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Soil Science Society of America Journal Abstract -

Biodegradation and Stabilization after 2 Years of Specific Crop, Lignin, and Polysaccharide Carbons in Soils1


This article in SSSAJ

  1. Vol. 44 No. 6, p. 1250-1255
    Received: Apr 8, 1980
    Accepted: July 24, 1980

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  1. J. P. Martin,
  2. K. Haider and
  3. G. Kassim2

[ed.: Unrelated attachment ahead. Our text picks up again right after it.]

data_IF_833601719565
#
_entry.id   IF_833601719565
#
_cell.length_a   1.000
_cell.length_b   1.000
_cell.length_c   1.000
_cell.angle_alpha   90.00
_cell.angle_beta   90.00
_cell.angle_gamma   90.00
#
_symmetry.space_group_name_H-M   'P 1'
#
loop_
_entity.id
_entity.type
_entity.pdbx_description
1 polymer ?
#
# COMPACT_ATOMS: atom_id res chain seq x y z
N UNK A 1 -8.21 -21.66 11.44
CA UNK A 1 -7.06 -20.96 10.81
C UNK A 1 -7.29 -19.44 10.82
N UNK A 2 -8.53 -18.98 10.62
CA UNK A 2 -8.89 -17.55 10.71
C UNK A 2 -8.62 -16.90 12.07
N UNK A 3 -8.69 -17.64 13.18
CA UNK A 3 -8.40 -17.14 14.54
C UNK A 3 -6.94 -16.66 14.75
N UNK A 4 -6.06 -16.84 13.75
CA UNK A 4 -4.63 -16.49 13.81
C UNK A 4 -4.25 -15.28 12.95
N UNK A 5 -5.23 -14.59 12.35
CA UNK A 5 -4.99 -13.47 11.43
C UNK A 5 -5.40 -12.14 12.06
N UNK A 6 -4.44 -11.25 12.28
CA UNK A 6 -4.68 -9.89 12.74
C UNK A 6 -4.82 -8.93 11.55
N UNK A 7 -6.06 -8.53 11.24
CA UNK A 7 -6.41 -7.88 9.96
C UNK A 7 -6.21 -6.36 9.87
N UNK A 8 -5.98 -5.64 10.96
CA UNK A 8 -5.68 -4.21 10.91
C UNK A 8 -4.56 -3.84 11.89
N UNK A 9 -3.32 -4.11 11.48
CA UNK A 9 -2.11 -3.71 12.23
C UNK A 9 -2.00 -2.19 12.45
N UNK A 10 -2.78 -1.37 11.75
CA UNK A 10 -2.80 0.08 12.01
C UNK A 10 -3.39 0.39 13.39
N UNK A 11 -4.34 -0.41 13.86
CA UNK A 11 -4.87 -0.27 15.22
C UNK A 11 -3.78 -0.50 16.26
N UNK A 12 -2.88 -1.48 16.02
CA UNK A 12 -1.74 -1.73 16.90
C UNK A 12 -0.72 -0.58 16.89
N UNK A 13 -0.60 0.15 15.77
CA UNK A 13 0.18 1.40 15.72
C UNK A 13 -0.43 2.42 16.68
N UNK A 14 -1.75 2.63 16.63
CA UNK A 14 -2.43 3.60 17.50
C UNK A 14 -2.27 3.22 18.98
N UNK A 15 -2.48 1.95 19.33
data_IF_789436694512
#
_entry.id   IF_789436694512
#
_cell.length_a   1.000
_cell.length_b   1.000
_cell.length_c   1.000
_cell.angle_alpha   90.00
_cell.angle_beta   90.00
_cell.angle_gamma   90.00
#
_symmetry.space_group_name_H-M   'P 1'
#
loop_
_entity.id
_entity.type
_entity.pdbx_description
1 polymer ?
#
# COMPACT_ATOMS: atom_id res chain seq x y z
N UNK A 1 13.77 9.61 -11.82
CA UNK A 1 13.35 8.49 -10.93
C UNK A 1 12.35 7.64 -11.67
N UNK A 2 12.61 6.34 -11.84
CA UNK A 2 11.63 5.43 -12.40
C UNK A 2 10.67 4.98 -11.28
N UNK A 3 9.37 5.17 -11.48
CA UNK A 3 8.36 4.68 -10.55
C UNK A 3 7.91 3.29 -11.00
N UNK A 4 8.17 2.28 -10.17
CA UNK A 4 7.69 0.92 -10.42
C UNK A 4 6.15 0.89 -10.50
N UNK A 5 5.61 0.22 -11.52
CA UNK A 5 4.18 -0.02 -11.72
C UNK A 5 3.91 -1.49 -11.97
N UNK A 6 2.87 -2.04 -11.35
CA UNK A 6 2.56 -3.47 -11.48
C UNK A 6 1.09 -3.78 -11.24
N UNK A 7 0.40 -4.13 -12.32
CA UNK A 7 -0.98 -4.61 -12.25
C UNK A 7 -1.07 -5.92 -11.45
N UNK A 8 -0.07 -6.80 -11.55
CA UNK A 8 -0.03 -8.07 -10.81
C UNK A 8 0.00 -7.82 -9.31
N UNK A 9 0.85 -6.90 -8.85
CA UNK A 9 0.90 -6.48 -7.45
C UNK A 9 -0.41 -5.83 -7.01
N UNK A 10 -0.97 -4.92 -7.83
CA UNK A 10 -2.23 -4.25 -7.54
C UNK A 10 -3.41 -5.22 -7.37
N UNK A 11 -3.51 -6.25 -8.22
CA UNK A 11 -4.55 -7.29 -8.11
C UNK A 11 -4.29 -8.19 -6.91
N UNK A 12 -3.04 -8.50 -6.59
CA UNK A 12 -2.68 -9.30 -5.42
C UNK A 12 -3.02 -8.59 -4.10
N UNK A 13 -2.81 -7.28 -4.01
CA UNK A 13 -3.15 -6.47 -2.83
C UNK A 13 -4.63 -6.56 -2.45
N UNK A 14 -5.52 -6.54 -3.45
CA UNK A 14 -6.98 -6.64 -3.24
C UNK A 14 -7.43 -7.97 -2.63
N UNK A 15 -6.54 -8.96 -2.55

The purpose of this study was to follow the biodegradation and stabilization in two soils of specific carbons of model and cornstalk lignins, lignin monomer alcohols, wheat straw, and the polysaccharide fraction of wheat straw over a 2-year incubation period using 14C-labeled substrates. Incubations were carried out in a closed, constantly aerated system and the 14CO2 released determined at specific intervals. After incubation the amounts of residual 14C in various soil humus fractions, in the biomass, and that solubilized by acid hydrolysis were determined. During the 2-year period, about 40% of the ring and two-side chain carbons of coniferyl and coumaryl alcohol units in model and cornstalk lignins had evolved as CO2. Losses of CH2OH and three-side chain and of OCH3 carbons varied from 52 to 69%. The degradation rate was most rapid during the first 3 to 6 months of incubation. total C losses from whole wheat straw and cornstalks for comparison at 2 years were about 72% and for the polysaccharide portion of the wheat straw, 83%. During the first 6 months about 47% of the two-side chain and ring carbons and 61 to 66% of the other carbons of free coniferyl alcohols had evolved as CO2. During the next 18 months these values had increased only about 11%. A major portion of the residual lignin carbons was recovered in the HA fractions, relatively small quantities were lost upon 6M HCl hydrolysis, and < 1% was estimated to be in the biomass. Most of the residual wheat straw C and especially the polysaccharide carbon was solubilized upon 6M HCl hydrolysis, 3 to 8% was still present in biomass, and 50% remained in the NaOH extracted soil. The results indicate that the major portions of the lignin carbons are incorporated into the more resistant or aromatic portions of the soil humus. The polysaccharide carbons, on the other hand, are metabolized and utilized for energy and synthesis of cell polymers, primarily proteins and polysaccharides, some of which are stabilized in the humus but are still susceptible to acid hydrolysis. Loss as CO2 and distribution of the residual carbons of free lignin alcohols in HA and losses upon 6M HCl hydrolysis were intermediate between the lignin and polysaccharide carbons.

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